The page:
Topological defects (Vilenkin & Shellard (1985), Vilenkin (1985), Preskill (1984)) are stable field configurations (solitons: Rajaraman (1987)) that arise in field theories with spontaneously broken discrete or continuous symmetries. Depending on the topology of the vacuum manifold they are usually identified as domain walls (Vilenkin (1985), Preskill (1984)) (kink solutions: Rajaraman (1987)) when , as strings (Nielsen & Olesen (1973)) and one-dimensional textures (ribbons: Bachas & Tomaras (1994), Bachas & Tomaras (1995)) when , as monopoles (gauged: t'Hooft (1974), Polyakov (1974), Dokos & Tomaras (1980), or global: Barriola & Vilenkin (1989), Perivolaropoulos (1992)) and two dimensional textures ( solitons Belavin & Polyakov (1975), Rajaraman (1987)) when and three dimensional textures (Turok (1989)), skyrmions: Skyrme (1961)) when . They are expected to be remnants of phase transitions (Kibble (1976), Kolb & Turner (1990)) that may have occurred in the early universe. They also form in various condensed matter systems which undergo low temperature transitions (Zurek (1985), Zurek (1996)). Topological defects appear to fall in two broad categories. In the first one the topological charge becomes non-trivial due to the behaviour of the field configuration at spatial infinity. The symmetry of the vacuum gets restored at the core of the defect. Domain walls, strings and monopoles belong to this class of symmetric defects.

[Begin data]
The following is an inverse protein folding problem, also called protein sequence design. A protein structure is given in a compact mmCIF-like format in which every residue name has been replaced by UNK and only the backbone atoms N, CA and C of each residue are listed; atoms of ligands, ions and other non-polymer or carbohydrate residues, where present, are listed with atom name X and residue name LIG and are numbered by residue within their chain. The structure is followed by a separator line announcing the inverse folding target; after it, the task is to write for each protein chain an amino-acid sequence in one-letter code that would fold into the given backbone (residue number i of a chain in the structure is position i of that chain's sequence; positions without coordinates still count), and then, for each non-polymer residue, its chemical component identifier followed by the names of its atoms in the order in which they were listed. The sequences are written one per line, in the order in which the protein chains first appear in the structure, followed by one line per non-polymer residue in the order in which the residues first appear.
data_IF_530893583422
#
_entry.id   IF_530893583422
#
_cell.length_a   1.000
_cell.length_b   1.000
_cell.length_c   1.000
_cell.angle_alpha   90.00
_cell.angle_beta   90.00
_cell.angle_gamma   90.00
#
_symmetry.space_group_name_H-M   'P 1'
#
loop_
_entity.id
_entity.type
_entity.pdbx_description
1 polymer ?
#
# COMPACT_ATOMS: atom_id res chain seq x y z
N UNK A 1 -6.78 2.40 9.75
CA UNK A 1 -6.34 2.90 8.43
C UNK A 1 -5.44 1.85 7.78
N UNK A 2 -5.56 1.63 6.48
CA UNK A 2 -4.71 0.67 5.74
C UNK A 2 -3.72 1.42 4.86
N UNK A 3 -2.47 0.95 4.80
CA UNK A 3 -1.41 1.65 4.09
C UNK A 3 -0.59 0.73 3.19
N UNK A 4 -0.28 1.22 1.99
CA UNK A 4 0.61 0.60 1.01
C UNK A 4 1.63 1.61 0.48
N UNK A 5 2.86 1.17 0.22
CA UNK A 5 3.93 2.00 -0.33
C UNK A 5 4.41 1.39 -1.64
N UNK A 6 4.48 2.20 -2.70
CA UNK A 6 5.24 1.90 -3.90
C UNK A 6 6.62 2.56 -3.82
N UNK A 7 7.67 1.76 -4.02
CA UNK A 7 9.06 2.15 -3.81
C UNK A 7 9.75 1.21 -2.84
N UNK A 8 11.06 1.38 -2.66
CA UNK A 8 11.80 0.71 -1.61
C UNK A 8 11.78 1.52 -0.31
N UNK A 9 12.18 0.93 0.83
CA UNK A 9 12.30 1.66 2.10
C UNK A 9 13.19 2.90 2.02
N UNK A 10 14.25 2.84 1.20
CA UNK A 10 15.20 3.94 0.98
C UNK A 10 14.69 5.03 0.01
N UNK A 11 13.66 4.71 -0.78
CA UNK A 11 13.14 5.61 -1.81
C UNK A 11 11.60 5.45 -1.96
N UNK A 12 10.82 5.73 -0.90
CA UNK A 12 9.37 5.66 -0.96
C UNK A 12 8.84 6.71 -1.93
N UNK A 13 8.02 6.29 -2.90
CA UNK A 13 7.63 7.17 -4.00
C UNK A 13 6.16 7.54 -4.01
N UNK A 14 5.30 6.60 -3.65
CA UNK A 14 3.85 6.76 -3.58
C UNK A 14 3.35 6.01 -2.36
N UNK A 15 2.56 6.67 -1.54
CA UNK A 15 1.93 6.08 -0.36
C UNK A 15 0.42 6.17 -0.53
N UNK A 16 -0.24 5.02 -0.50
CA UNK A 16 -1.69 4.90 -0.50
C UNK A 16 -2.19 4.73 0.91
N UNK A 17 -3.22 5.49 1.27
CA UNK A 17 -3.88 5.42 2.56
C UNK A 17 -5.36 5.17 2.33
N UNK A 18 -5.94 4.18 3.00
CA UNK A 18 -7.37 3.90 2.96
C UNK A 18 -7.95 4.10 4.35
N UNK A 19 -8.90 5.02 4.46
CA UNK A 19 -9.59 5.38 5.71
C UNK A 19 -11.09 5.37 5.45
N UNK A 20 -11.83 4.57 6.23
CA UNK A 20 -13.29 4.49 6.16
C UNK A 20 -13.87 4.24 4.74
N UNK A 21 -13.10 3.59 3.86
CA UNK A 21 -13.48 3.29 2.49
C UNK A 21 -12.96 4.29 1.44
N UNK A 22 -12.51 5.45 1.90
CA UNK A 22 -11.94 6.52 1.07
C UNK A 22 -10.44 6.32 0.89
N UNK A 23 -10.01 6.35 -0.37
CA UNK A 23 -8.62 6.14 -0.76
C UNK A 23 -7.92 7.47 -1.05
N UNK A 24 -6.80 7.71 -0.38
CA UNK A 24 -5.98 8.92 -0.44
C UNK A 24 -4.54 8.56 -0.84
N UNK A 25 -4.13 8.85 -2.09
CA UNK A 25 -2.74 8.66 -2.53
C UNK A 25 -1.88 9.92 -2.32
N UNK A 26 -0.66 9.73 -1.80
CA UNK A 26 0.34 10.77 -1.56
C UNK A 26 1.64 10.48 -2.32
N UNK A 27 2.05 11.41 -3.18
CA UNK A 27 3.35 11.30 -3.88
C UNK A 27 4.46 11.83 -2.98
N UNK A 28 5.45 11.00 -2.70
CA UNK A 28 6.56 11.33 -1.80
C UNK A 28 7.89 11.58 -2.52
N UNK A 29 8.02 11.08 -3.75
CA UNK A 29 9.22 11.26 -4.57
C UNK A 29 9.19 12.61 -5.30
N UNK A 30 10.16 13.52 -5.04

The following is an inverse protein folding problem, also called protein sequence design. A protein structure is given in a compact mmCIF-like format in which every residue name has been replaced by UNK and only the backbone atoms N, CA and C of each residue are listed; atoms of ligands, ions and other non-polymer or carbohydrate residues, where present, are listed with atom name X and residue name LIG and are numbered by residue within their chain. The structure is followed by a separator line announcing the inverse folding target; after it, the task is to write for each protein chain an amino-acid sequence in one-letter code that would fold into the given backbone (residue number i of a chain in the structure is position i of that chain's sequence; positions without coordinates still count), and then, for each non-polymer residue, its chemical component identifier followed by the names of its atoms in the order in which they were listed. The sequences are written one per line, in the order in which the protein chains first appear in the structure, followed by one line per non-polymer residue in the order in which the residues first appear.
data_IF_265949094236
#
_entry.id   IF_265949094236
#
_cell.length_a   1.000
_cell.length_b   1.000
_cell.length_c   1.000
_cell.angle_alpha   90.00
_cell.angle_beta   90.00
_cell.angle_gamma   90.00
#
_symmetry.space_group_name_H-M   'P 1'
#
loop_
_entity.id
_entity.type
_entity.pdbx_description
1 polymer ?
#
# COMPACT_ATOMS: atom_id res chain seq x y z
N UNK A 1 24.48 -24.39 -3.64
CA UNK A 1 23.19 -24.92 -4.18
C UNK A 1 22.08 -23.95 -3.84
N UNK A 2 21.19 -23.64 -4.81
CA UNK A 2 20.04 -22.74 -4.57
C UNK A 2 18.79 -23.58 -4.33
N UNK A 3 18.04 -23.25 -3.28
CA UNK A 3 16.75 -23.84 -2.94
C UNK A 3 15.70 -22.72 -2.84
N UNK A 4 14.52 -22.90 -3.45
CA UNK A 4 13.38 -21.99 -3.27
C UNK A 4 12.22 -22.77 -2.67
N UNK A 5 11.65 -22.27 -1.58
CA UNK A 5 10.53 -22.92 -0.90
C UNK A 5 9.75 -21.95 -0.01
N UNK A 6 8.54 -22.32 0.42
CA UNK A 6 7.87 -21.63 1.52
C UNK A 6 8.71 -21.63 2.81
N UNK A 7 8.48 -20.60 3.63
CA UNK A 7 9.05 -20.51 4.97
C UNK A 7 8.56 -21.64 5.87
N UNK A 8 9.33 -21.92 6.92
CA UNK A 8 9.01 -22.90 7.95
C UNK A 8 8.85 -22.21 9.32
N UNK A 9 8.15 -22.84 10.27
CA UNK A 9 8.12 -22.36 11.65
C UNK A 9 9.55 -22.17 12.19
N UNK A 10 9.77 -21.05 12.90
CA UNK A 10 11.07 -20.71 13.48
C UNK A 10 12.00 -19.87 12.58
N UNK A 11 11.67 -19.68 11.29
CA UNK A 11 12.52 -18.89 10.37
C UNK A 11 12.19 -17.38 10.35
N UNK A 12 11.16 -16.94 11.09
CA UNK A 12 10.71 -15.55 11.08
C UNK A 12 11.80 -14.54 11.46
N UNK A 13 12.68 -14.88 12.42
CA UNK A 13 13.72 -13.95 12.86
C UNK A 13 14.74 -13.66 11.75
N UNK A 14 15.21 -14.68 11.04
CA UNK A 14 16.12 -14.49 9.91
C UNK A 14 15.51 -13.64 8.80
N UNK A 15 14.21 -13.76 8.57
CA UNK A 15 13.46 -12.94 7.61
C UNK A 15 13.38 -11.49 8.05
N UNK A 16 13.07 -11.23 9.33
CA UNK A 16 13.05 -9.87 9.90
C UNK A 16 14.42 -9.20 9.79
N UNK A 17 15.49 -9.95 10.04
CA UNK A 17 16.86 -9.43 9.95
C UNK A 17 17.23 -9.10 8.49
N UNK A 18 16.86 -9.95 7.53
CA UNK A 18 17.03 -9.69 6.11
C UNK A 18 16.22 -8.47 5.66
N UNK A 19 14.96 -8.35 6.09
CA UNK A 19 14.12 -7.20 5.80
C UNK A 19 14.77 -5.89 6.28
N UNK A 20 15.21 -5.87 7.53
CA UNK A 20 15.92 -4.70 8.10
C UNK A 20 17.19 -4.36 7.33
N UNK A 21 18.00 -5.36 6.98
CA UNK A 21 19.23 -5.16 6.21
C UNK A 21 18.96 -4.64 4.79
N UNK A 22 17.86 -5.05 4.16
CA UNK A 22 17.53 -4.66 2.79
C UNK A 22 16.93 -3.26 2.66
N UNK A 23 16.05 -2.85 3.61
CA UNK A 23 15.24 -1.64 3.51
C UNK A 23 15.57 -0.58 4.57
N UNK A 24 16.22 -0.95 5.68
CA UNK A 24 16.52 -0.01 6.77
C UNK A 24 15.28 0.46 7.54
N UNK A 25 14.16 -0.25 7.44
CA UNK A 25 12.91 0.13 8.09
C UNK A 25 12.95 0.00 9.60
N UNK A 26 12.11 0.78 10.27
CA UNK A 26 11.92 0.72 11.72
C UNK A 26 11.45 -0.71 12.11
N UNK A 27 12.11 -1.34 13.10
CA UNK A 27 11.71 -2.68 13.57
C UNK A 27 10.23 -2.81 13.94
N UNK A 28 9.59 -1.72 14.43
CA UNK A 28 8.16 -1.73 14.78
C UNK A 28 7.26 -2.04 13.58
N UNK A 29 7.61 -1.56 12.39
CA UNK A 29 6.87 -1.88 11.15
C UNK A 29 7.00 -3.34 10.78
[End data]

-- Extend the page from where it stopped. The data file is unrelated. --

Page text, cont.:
In the second category the vacuum manifold gets covered completely as the field varies over the whole of coordinate space. Moreover its value at infinity is identified with a single point of the vacuum manifold. Textures (Turok (1989)) (skyrmions: Skyrme (1961)), solitons (Belavin & Polyakov (1975)) (two dimensional textures: Turok (1989)) and ribbons (Bachas & Tomaras (1994)) belong to this class which we will call for definiteness texture-like defects. The objective of the present discussion is to present examples of defects which belong to neither of the two categories, namely the field variable covers the whole vacuum manifold at infinity with the core remaining in the non-symmetric phase. For definiteness we will call these non-symmetric defects.
Examples of non-symmetric defects have been discussed previously in the literature. Vilenkin & Everett (1982) in particular, pointed out the existence of domain walls and strings with non-symmetric cores which are unstable though to shrinking and collapse due to their string tension. A particular case of non-symmetric gauge defect was recently considered by Benson & Bucher (1993), who pointed out that the decay of an electroweak semi-local string leads to a gauged ``skyrmion'' with non-symmetric core and topological charge at infinity. This skyrmion however, rapidly expands and decays to the vacuum.
In the present talk we review recent work where we presented more examples of topological defects that belong to what we defined as the ``non-symmetric'' class. We will study in detail the properties of global domain walls in section and of global vortices in section . In both cases we will identify the parameter ranges for stability of the configurations with either a symmetric or a non-symmetric core. For the case of a domain wall wall we will discuss results of a simulation for an expanding bubble of a domain wall.
Finally, in section 4 we conclude, summarise and discuss the outlook of this work.